Fashionable feathers

by Nick Dall

Guilt (Issue II/2019)


An ostrich. Illustration: Shutterstock

It is the largest living bird: Some 24 chicken eggs would fit into a single ostrich egg. But these animals are widely appreciated because of their feathers, not their eggs. So far through history around 1,550 ostrich feathers adorned the heads of European queens. But it was not until the 19th century that the rare commodity became more affordable, thanks to two South African innovations. First, in 1863 the birds were successfully domesticated for the first time. Then, one year later, the first incubator for the eggs was patented.

The ostrich industry has always been concentrated around the town of Oudtshoorn in the Little Karoo region, where it attracted immigrants from all over the world. Ostrich farmers and traders have made (and lost) great fortunes. Their magnificent villas still stand proud in an otherwise barren landscape. Since the ostrich-feather trade depended on the whims of fashion, it was always risky. A big setback was the outbreak of the First World War. Another was the invention of the cars. The sheer speed of motorised vehicles was too fast for the plumes which adorned ladies' heads. Since the 1940s the industry has been recovering, but the boom years never returned. Today, ostriches are more appreciated for their low-fat meat and their fine leather. And, ironically enough, they are also popular with car manufacturers, which use the anti-static properties of the feathers to dust off the paintwork.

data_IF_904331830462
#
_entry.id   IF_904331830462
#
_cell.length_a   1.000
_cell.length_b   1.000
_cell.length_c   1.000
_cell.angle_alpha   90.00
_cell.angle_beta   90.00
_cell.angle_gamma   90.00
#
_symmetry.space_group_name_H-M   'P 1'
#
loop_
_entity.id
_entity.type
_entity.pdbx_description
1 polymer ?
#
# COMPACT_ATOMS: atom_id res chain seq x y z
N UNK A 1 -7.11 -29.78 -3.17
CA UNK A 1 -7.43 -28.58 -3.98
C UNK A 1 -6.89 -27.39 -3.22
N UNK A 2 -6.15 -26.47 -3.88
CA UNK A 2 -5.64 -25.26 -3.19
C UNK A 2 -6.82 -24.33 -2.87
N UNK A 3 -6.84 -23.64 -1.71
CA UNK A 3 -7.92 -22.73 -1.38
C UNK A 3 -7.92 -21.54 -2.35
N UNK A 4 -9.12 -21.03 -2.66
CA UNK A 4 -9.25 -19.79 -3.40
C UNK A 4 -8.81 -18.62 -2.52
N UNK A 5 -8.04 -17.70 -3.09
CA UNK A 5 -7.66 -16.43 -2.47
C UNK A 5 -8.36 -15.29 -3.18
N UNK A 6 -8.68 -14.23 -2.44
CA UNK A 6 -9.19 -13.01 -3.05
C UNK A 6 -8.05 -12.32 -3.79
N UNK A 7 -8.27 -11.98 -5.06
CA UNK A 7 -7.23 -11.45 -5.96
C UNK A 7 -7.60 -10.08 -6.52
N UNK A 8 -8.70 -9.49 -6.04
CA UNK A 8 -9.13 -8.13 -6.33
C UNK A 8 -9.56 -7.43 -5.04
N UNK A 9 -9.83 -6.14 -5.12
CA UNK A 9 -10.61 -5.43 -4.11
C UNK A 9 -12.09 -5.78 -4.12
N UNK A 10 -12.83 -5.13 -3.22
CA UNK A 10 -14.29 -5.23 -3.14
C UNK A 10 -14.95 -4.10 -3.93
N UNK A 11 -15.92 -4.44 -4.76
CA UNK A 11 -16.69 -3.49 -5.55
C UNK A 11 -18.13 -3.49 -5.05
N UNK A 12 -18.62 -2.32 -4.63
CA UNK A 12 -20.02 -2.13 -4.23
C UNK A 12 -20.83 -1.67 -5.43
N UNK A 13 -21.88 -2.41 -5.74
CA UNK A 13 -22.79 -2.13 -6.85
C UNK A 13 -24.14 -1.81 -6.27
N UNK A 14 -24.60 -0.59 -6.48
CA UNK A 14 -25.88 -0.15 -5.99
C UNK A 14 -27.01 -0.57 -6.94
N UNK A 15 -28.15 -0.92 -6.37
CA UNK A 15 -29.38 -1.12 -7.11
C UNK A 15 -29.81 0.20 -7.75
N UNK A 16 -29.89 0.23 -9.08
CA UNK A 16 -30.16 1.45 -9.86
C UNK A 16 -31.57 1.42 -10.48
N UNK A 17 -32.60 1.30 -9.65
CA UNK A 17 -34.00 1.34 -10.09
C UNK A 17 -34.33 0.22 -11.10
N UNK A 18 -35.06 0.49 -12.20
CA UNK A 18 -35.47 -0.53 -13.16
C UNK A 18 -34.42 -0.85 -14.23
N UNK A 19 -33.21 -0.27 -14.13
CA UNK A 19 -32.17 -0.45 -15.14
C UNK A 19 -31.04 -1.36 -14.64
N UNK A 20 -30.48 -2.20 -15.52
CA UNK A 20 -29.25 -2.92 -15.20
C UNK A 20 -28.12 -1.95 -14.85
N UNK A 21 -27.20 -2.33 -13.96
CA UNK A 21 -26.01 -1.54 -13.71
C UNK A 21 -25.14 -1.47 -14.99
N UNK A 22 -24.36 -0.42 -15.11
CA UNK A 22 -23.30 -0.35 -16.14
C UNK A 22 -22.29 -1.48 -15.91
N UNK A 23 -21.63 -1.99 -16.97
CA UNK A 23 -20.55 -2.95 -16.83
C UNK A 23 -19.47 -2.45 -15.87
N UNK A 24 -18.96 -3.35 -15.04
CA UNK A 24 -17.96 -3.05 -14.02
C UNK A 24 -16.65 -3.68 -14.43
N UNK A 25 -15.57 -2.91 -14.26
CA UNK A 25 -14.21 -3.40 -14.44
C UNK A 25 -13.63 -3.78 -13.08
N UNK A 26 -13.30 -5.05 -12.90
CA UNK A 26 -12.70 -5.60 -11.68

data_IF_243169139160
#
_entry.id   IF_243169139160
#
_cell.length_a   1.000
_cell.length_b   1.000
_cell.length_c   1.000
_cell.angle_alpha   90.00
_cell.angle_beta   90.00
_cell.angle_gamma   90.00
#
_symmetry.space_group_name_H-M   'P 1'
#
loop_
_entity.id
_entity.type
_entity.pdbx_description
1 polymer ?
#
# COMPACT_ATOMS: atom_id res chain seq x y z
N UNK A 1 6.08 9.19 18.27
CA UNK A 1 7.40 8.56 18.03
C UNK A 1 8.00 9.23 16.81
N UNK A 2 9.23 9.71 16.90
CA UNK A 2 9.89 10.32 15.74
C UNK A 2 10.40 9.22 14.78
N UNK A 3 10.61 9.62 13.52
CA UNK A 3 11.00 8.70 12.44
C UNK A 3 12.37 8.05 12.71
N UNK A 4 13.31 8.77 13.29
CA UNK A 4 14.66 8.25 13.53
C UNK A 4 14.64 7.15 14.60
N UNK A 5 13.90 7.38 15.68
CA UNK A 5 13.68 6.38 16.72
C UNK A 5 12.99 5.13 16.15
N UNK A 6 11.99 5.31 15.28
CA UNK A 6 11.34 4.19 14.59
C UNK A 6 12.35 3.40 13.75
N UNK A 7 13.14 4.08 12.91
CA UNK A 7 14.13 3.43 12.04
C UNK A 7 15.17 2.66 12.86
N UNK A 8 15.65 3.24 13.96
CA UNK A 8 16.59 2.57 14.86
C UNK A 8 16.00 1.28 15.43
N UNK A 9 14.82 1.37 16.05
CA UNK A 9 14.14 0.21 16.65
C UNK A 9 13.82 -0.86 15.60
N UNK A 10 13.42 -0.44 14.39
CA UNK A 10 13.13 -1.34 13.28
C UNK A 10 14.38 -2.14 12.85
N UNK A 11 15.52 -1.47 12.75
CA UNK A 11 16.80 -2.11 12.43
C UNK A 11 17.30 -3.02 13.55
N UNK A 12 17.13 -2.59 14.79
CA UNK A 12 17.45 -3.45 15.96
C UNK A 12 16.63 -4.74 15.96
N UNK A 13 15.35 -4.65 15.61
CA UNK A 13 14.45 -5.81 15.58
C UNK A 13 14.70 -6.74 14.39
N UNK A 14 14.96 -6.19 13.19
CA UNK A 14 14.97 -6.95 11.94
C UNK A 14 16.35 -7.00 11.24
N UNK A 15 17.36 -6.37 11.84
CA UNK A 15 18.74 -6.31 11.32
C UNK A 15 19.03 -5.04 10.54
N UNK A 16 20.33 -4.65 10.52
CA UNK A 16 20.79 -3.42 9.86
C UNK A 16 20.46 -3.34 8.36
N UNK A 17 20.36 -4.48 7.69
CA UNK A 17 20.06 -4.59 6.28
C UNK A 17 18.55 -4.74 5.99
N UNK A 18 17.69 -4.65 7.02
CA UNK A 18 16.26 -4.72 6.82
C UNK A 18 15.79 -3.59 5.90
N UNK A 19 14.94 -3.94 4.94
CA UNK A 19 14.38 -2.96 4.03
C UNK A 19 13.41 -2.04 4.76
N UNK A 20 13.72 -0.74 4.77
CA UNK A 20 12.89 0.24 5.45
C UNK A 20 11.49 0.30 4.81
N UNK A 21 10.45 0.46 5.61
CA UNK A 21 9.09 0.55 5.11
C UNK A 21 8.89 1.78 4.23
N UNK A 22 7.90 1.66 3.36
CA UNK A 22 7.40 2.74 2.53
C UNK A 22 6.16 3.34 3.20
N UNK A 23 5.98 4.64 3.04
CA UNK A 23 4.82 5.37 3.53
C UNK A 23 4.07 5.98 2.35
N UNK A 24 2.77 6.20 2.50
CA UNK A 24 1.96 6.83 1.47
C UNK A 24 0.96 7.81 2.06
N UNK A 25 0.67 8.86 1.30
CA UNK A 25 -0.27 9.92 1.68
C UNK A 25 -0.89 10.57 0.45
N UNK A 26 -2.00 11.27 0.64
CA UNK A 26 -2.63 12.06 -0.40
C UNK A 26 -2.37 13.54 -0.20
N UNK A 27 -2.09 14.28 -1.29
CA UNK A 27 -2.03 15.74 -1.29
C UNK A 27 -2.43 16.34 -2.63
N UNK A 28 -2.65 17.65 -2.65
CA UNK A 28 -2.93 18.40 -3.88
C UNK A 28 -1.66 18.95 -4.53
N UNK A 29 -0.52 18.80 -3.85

similar articles

Make it yourself (What's different elsewhere)

A birdie with a beard

by Alfredo Trejos

About a special animal from Costa Rica


Make it yourself (World report)

An overdose of egoism

by Malaika Mahlatsi

While politicians in the USA and Europe discuss herd immunity and booster shots, many African countries are still lacking vital vaccines. Once again, the West looks the other way.


Guilt (Topic: Guilt)

“This is not about redemption and guilt”

an interview with Felwine Sarr, Bénédicte Savoy

In an interview, art historian Bénédicte Savoy and economist Felwine Sarr explain why European museums should return African art treasures.


Finally! (World report)

Outrageous rhyming

by Gundula Haage

Ethiopia’s centuries-old poetic tradition has long been the domain of men. Young women are now making this artform their own.


Under the Earth (Topic: Under the ground)

“Anxiety is always there”

by Luthando Mampintsha

Four kilometres below the earth's surface lies the deepest mine in the world. A worker tells of his day-to-day life in South Africa’s Mponeng gold mine.


Taboo (I think that)

... we should be more critical about China's role in Africa

By Basma Abdel Aziz

On the African continent, Chinese investors are buying up infrastructure on a massive scale. A plea for more criticism.